[] TOURISM/RECREATION AREAS consist of major natural and developed open spaces and recreational amenities located primarily along the Central Arizona Project (CAP) aqueduct corridor. The character of developments in these areas should accentuate the open space and resort-like amenities located within and surrounding the area. Existing facilities include, but are not limited to, the Tournament Players Club (TPC) golf courses, Fairmont Scottsdale Princess Resort, WestWorld Equestrian Park, and Taliesin West.
[] RESORT VILLAGES are concentrations of major resort facilities and master-planned communities with high-amenity tourist and residential accommodations, as well as, a variety of quality office, specialty retail, recreation uses, and employment.
[] RURAL/RURAL DESERT CHARACTER TYPES contain relatively low-density and large lot development, including horse privilege neighborhoods and low-density resorts, as well as, areas with particularly sensitive and unique natural environments. These areas provide a rural lifestyle that emphasizes preservation of the desert and equestrian character. The identity and natural desert character of this Character Type should be strengthened and maintained by: [] Preventing encroachment of nonconforming land uses and incompatible architectural styles; [] Protecting open spaces and vistas; [] Encouraging conservation of desert vegetation in common open space areas or individual lots; and [] Minimizing development impacts on the desert through clustering, preserving washes and natural drainage corridors, responding to topography, building low-profile structures, and using natural buffers (e.g. discouraging walls).
[] ENVIRONMENTALLY SENSITIVE LANDS AND NATIVE DESERT CHARACTER TYPES include areas within the Environmentally Sensitive Lands Ordinance (ESLO) overlay zoning district, as well as major protected desert areas. Sensitive areas in these Character Types should ultimately be preserved as natural open space, and all areas will follow the regulations of ESLO.
[] DESERT DISTRICTS include areas of all Character Types in the ESLO overlay zoning district, and may include areas with significant environmental amenities or hazards. Special care should be taken to minimize the impacts of development in these districts.
[] NATIVE DESERT AND MOUNTAIN DISTRICTS include the McDowell and Continental Mountains, as well as the mountainous regions of northern Scottsdale. These areas are characterized by steep mountainsides, boulder features, mountain peaks and ridges, and incised washes. Development regulations should offer incentives to preserve land in these areas and to transfer any allowable density to adjacent land containing few environmental constraints. Any development permitted in this district should be low-density and special care should be taken to minimize the impacts of development on the natural character of the land. Low impact recreational opportunities may be considered for these areas, including hiking, mountain biking and equestrian trails.
These districts also include Scottsdale’s McDowell Sonoran Preserve, which possesses outstanding scenic value; valuable wildlife habitat and migration routes; lush desert vegetation; significant environmental conditions, such as sensitive desert washes, riparian areas, and mountain peaks and valleys; archaeological and historic sites; and opportunities for appropriate passive recreation in designated areas.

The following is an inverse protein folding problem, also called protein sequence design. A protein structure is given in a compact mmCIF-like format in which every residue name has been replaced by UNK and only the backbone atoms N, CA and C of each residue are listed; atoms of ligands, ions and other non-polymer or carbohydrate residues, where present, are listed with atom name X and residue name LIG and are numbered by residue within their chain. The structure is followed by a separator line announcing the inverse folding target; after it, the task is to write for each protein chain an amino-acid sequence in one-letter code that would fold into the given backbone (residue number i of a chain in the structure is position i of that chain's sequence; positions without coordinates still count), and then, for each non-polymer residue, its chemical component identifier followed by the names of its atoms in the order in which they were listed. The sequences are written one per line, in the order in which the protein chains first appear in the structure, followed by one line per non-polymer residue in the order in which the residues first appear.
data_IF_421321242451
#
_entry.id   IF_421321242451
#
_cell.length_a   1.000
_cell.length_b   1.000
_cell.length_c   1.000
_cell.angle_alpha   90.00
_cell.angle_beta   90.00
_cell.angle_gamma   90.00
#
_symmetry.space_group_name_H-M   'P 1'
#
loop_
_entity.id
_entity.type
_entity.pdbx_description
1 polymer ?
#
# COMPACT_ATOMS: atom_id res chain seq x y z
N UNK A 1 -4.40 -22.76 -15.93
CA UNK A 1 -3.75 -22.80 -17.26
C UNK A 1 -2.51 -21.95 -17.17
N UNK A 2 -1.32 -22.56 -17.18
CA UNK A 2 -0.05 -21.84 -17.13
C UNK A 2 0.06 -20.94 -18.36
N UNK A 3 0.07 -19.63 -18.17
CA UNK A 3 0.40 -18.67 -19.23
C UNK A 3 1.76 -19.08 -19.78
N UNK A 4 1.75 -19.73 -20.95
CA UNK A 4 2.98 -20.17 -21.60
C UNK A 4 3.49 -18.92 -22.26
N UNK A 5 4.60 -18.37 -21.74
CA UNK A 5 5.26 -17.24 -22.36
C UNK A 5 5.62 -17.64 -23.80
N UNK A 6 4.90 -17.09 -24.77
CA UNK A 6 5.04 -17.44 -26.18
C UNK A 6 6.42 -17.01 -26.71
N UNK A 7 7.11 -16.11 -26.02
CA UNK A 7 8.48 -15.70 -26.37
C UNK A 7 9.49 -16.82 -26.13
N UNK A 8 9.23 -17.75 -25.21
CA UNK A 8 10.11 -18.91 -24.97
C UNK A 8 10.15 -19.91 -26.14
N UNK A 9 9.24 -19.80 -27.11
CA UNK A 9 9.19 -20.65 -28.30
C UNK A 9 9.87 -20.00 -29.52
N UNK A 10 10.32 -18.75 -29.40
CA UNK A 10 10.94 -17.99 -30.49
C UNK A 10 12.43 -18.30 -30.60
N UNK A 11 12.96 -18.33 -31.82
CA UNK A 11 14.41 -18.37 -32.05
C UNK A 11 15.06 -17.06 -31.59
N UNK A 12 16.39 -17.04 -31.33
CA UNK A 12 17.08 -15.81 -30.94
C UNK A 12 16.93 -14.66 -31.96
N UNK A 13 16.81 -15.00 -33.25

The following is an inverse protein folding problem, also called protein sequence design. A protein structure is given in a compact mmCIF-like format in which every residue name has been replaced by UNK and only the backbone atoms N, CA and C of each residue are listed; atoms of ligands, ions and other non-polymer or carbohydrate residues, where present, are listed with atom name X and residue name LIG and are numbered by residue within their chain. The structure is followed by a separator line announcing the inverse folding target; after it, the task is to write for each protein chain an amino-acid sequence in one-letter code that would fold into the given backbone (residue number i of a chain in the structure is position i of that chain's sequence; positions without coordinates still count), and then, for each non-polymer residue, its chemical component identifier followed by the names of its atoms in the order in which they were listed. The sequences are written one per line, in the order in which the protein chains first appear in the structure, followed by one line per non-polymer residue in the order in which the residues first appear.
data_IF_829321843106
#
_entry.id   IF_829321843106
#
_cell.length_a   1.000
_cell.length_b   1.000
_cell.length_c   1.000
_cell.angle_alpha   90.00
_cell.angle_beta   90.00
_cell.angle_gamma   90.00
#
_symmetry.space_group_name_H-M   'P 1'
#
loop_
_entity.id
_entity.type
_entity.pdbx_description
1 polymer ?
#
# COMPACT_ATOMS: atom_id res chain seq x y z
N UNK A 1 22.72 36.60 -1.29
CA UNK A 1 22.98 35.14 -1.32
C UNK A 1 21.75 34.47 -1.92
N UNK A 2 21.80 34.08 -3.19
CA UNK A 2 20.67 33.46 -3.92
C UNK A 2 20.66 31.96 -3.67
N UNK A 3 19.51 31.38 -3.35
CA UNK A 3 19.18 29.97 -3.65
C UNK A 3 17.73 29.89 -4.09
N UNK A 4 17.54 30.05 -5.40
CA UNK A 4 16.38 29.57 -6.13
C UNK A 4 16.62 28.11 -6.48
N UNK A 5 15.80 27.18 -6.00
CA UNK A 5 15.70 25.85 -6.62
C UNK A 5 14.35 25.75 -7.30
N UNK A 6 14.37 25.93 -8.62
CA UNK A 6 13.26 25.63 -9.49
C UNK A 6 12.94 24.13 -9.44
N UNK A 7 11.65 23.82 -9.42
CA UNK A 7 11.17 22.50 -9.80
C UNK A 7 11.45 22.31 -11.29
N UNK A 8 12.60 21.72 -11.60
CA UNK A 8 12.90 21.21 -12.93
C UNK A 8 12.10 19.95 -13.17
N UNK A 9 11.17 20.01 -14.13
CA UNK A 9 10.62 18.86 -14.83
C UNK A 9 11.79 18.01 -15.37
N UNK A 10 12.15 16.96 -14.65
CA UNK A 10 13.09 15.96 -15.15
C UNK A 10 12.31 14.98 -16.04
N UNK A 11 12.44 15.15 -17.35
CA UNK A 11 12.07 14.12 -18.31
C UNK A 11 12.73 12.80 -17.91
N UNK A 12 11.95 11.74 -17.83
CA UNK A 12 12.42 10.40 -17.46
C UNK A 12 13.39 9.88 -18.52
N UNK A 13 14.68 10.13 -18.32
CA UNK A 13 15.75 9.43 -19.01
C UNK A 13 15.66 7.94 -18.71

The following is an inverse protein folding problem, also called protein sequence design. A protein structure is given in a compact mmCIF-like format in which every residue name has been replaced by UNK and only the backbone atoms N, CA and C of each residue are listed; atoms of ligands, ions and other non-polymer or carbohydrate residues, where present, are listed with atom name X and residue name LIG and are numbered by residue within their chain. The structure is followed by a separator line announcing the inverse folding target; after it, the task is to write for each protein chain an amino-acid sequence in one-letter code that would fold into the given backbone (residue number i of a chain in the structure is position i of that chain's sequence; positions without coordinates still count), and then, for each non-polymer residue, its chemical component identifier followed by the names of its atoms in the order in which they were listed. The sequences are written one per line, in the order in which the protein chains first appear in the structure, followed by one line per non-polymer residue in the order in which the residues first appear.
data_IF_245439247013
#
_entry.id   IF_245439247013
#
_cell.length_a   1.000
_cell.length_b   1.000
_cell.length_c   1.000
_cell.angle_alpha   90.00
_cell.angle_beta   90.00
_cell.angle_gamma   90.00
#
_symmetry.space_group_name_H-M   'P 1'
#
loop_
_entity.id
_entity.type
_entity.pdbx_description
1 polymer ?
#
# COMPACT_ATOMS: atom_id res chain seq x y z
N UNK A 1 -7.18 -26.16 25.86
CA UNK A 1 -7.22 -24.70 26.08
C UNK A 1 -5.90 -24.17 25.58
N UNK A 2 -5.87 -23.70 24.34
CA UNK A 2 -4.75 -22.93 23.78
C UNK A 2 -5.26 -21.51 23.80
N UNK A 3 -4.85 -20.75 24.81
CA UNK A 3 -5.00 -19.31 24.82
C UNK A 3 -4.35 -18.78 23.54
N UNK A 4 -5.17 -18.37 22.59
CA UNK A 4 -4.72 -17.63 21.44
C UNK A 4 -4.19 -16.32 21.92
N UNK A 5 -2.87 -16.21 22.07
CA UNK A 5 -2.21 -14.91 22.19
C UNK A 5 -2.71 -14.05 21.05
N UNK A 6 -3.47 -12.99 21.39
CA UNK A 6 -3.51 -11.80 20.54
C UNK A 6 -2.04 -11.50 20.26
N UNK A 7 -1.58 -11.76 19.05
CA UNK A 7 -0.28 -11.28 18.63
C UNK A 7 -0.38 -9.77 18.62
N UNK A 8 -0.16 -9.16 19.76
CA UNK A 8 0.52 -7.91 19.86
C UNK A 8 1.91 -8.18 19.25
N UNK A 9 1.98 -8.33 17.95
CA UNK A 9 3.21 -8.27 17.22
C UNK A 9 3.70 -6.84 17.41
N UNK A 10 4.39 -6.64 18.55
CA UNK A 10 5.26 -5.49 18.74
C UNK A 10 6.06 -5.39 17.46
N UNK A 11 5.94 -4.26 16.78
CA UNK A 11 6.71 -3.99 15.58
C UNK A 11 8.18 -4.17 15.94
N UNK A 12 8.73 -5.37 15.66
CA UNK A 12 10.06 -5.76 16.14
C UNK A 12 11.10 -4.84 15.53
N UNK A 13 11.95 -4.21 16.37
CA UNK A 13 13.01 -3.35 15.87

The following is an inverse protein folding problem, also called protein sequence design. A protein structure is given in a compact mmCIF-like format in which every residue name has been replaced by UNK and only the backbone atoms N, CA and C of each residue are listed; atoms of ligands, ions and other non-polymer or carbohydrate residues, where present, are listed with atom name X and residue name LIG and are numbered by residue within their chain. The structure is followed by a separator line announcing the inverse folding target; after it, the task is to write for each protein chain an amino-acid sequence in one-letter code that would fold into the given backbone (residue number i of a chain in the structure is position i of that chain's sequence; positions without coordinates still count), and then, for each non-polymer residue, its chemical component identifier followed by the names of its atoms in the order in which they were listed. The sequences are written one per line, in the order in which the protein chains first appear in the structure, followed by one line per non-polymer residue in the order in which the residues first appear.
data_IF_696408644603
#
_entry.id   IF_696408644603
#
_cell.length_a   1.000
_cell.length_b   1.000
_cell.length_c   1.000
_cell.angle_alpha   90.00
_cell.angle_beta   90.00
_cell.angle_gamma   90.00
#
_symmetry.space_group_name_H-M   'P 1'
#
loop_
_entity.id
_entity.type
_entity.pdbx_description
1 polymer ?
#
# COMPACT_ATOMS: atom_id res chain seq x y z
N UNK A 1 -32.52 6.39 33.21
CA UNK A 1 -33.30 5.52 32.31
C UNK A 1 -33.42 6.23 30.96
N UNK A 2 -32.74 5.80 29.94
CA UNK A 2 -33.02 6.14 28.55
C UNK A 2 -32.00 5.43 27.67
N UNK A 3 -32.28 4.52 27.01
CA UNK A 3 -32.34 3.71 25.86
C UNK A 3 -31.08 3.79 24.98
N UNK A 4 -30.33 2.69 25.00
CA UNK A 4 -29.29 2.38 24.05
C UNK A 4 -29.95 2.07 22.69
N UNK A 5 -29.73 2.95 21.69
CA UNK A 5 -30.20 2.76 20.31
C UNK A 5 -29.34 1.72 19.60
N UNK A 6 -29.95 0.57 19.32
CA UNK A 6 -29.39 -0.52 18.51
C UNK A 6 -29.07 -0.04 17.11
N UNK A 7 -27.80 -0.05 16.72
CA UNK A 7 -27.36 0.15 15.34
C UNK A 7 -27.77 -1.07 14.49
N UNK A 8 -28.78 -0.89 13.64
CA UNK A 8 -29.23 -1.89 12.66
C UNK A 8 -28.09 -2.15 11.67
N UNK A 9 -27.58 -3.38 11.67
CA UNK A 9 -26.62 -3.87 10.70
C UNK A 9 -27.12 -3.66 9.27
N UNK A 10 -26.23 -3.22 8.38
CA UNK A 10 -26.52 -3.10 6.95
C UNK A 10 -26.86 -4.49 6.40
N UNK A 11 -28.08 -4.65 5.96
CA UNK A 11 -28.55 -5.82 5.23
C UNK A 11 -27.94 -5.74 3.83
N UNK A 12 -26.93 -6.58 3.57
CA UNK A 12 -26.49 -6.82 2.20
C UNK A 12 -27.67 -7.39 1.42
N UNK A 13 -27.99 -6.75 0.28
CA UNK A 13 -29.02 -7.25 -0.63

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GOAL CD 2 Continue to develop, maintain and refine Character Areas and Character Area Plans to ensure that quality of development and consistency of character are provided for, within the context of community-wide goals.
POLICIES CD 2.1 Identify and set goals for the potential physical, economic, social and/or lifestyle attributes in certain portions of the city through Character Area Planning, and implement strategies suited to the needs and opportunities for each area.
CD 2.2 Prioritize the development and updating of Character Area Plans.
CD 2.3 Character Area Plans should address “edges,” places where two Character Areas meet or places where Scottsdale’s boundaries abut other governmental jurisdictions, to ensure compatible transitions of character and connections.
CD 2.4 Ensure the involvement and participation of the Character Area’s residents, businesses and property owners in the planning and implementation process.
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GOAL CD 3 Foster quality design that enhances Scottsdale as a unique southwestern desert community through prudent development review.
POLICIES CD 3.1 Strengthen the development review process to improve the design quality of all proposed development, in terms of contextual character, durability, and site planning.
CD 3.2 Recognize that Scottsdale’s economic and environmental well-being depends a great deal upon the distinctive character and natural attractiveness of the community, which are based in part on good site planning and aesthetics in the design and development review process. These characteristics contribute substantially to the community’s potential as a recreational resort area and regional trade center.
CD 3.3 Continue to use existing and adopt new comprehensive polices, guidelines and design standards for use in the design and development review process, to ensure that public and private development responds to and enhances the diverse character and contexts within our Sonoran Desert community.
CD 3.4 Support development that respects and enhances the unique climate, topography, site conditions, vegetation, culture and historical context of Scottsdale’s Sonoran Desert environment, all of which are considered amenities that help sustain our human habitat.